The creepy crawlies and other animals which inhabit the misty forests of the Eastern Cape will be the subject of a three-year research project funded by South Africa's Department of Science and Technology.
The proposed study area forms part of the Maputoland-Pondoland-Albany Biodiversity Hotspot and involves scientists from Stellenbosch University (SU) and four other South African universities, as well as Harvard University in the US and six museums.
Prof. Michael Cherry, from the Department of Botany and Zoology at Stellenbosch University and project leader, says that their data and findings could inform decisions on proposed dry gas and titanium mining operations in the area, as well as the new dam planned at Mzimvubu and the N2-Wild Coast Highway.
And should SANParks proceed with the proclamation of the Pondoland National Park, the project could assist with determining the boundaries, he adds.
Degradation of forests
Forests make up only 0.56% of South Africa's land area, and of that the Eastern Cape contains an estimated 46%. These forests display unusually high biodiversity, but to date the faunal diversity of the Eastern Cape's forests have been poorly documented.
"Our forests are experiencing increased pressure for firewood, grazing, and collection of plants for medicine and for other cultural practices," explains Prof. Cherry.
Increasing fragmentation of forests has also affected the ability of animals to move between forest patches: "As the landscape becomes more fragmented, less mobile forest animals, or those that cannot survive in other habitats, may not be able to move between forest patches and this can impact on their survival," he adds.
The study will compare the genetic diversity of populations of more mobile species, such as birds and bats, to more sedentary ones like land snails and shrews.
DNA barcoding of species
Over the next three years the team of 20 research scientists and 22 postgraduate students will use specialised techniques and instruments to snuffle out just about every animal that hides or moves around these forests.
They will be looking out for known arthropods, frogs, reptiles, mammals and birds like the dark-footed shrew, tree hyraxes, bush squeakers, rain frogs, kloof frogs, dwarf chameleons, Natal black snakes, Natal purple gloss snakes, giant legless skinks, harvest-spiders, freshwater insects like mayflies, caddisflies, blackflies, alderflies, as well as bats, the white-starred robin, the chorister robin-chat, fig wasps and even the hard-to-find enigmatic velvet worm.
The big excitement, however, will be to find new, hitherto undescribed, species in these unexplored forests.
Another target will be the DNA barcoding of representative samples of these animal species, as well as of medicinal plants sold at muthi markets in the areas surrounding the forest. DNA barcoding involves sequencing of standard genes for plant and animal taxa across their distributions in order to enable comparisons of genetic diversity.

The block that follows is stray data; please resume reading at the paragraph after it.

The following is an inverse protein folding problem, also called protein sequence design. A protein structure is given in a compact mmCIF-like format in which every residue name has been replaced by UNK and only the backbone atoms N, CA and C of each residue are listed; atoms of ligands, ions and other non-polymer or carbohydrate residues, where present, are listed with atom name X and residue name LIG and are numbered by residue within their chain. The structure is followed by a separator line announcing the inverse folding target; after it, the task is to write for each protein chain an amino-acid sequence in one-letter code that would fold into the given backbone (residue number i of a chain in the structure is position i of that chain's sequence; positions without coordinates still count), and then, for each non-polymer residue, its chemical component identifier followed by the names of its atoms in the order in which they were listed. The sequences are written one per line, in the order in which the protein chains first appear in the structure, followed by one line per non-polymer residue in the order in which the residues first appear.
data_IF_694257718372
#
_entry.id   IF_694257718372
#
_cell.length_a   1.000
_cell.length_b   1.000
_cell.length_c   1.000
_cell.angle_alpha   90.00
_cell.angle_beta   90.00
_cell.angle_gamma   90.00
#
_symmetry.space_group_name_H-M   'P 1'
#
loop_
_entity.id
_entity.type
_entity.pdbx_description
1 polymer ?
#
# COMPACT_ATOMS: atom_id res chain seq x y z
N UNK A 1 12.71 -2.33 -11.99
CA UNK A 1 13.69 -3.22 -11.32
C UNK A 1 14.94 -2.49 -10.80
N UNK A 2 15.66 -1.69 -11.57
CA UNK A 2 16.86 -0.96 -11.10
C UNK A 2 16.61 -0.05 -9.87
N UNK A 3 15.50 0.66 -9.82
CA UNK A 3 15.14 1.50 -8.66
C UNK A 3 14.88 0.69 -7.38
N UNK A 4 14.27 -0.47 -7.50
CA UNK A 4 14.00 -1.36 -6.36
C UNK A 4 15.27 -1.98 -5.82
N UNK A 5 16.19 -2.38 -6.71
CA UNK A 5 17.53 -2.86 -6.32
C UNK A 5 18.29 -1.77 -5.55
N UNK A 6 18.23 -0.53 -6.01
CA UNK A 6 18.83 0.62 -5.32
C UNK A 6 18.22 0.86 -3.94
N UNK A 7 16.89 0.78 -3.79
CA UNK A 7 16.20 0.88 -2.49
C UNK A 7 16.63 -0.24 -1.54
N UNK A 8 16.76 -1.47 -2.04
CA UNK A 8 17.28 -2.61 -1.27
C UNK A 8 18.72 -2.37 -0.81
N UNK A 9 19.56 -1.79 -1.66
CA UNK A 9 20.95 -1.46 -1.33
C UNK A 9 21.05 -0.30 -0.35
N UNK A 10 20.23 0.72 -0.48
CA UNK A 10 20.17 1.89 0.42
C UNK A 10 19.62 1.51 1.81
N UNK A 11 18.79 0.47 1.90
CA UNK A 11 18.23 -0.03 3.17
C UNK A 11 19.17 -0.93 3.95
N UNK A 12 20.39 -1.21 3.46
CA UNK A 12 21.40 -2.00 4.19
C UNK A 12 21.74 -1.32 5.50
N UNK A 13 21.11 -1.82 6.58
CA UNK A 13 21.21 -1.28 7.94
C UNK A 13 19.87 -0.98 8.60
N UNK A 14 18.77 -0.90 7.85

"Ultimately we hope to establish a digitized reference encyclopaedia of the taxa which inhabit these forests," he says.
The proposed study area forms part of the Maputoland-Pondoland-Albany Biodiversity Hotspot. It includes six different forest ecotypes, three along the edge of the escarpment: Amathole mistbelt forest; Transkei mistbelt forest; and Eastern mistbelt forest; and three along the coast: Pondoland scarp forest; Transkei Coastal scarp forest and Eastern Cape Dune Forest. Within each subtype the team will compare forests and those which are harvested to a greater or lesser extent by local communities. The extent and nature of such harvesting by these communities, and its effects on the forest fauna, forms a critical part of the study.
More about the NRF's Foundational Biodiversity Information Programme
The primary focus of the programme is to generate, mobilize, co-ordinate and make accessible foundational biodiversity knowledge in line with the needs of society, the Department of Science & Technology (DST) Global Change Programme and the bio-economy. The main approach is to fund large, collaborative / integrated team projects which align with knowledge needs, or which involve participants along the entire value chain from knowledge generation to application for decision-making. The Eastern Cape forest project is only the third major grant to be awarded under this programme.
The core investigators on the project are Prof. Michael Cherry, Prof. Nox Makunga, Prof. Savel Daniels and Dr Victor Rambau, all from Stellenbosch University. Other collaborators are from Walther Sisulu and Rhodes universities in the Eastern Cape, the universities of Pretoria and Cape Town, and Harvard University in the United States. No fewer than six museums are involved including four from the Eastern Cape (Amathole, Albany, Port Elizabeth and East London) plus Iziko Museums of Cape Town and the Durban Natural History Museum. Researchers from the South African Environmental Observation Network, the Agricultural Research Council, Birdlife Southern Africa, the Department of Environmental Affairs and Forestwood CC make up the full complement.
On the photo, from left to right, Judith Kushata (MSc student), Mizzpah Hoffman (Honours student), Dr Victor Rambau, Prof. Michael Cherry, Prof. Savel Daniels, Prof. Nox Makunga and Megan Dreyer (Honours student).